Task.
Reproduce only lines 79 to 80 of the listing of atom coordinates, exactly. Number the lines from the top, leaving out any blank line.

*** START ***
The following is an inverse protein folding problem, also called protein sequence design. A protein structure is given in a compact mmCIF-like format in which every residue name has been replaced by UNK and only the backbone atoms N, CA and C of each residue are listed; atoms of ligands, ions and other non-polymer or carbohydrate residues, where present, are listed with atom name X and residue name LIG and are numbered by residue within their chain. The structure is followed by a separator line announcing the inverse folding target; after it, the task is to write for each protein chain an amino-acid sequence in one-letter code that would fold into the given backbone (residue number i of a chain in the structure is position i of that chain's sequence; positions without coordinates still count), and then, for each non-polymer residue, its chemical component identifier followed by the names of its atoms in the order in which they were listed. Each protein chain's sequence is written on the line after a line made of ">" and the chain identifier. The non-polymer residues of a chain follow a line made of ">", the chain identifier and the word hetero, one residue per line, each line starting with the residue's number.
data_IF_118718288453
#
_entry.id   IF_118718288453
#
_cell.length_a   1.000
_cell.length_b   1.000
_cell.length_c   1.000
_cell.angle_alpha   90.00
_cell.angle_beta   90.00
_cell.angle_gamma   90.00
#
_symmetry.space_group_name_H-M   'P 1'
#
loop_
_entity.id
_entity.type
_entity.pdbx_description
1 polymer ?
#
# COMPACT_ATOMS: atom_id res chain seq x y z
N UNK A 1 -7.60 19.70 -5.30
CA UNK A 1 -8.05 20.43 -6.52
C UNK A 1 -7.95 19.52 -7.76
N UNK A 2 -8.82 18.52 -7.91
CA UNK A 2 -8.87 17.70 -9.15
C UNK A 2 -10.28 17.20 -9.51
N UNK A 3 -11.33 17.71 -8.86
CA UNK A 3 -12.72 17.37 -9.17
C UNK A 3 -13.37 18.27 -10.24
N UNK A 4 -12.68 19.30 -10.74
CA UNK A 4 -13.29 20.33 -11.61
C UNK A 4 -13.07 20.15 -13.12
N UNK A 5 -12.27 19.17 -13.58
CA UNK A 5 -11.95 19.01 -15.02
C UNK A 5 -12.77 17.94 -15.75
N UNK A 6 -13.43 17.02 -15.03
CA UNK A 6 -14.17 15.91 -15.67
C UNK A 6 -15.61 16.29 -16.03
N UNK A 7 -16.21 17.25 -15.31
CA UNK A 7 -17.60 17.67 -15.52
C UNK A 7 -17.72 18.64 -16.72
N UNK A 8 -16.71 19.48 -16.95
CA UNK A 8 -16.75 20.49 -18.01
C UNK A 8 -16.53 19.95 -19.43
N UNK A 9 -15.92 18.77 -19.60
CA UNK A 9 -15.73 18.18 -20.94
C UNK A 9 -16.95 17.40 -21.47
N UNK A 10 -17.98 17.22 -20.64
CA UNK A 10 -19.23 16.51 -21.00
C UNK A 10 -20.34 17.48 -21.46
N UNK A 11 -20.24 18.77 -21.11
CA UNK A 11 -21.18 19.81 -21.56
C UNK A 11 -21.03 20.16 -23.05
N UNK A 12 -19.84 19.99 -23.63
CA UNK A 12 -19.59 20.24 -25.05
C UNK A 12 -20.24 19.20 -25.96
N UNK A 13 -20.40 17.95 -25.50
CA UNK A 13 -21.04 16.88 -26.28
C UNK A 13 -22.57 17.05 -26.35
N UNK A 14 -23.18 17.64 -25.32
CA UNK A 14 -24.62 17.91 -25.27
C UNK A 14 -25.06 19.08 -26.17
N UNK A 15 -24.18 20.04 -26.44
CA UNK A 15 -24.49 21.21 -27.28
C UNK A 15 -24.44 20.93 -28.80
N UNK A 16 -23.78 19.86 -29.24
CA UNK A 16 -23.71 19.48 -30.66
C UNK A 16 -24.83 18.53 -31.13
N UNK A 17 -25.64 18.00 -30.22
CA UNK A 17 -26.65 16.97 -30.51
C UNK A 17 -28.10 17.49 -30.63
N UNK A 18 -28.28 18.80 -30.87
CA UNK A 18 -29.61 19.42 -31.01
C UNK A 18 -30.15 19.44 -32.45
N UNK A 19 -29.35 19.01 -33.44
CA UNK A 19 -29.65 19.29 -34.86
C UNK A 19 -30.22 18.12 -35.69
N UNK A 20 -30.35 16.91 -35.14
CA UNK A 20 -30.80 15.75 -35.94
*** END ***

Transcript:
N UNK A 20 -30.35 16.91 -35.14
CA UNK A 20 -30.80 15.75 -35.94